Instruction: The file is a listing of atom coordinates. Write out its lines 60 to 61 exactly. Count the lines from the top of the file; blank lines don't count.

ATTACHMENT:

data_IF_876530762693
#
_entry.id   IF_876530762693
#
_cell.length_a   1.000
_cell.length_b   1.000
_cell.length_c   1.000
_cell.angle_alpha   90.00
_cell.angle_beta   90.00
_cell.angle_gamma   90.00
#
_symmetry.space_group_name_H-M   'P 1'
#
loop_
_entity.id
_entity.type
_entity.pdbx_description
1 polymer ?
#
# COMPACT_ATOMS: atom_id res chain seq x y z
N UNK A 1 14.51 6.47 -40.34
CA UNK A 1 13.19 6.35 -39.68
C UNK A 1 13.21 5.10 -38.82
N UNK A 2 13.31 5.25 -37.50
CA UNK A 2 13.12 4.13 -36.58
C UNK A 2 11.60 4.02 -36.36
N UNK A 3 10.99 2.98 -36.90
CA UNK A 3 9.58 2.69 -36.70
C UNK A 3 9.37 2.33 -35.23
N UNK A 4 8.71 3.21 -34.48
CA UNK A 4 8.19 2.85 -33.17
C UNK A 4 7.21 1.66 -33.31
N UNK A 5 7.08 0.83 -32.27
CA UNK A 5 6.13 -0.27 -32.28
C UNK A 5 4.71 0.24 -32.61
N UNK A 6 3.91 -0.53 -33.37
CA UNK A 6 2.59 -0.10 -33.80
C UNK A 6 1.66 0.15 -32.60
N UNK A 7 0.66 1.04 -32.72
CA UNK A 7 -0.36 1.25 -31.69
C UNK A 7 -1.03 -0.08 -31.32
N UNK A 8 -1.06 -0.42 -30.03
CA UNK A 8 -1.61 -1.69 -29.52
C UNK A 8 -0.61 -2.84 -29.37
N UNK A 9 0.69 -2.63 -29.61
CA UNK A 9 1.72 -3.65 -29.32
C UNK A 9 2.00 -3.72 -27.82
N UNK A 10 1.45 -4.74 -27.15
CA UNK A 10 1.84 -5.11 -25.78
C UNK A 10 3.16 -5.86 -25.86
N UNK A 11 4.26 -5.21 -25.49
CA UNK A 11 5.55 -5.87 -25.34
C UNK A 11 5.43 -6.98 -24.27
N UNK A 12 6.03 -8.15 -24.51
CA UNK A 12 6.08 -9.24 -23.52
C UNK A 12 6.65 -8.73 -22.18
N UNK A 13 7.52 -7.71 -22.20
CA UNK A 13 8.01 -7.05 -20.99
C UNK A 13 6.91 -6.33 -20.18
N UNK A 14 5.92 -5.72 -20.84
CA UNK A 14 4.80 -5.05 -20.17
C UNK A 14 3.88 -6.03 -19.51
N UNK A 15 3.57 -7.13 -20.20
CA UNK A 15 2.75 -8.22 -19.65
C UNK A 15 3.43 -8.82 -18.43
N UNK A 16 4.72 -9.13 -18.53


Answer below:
N UNK A 14 5.92 -5.72 -20.84
CA UNK A 14 4.80 -5.05 -20.17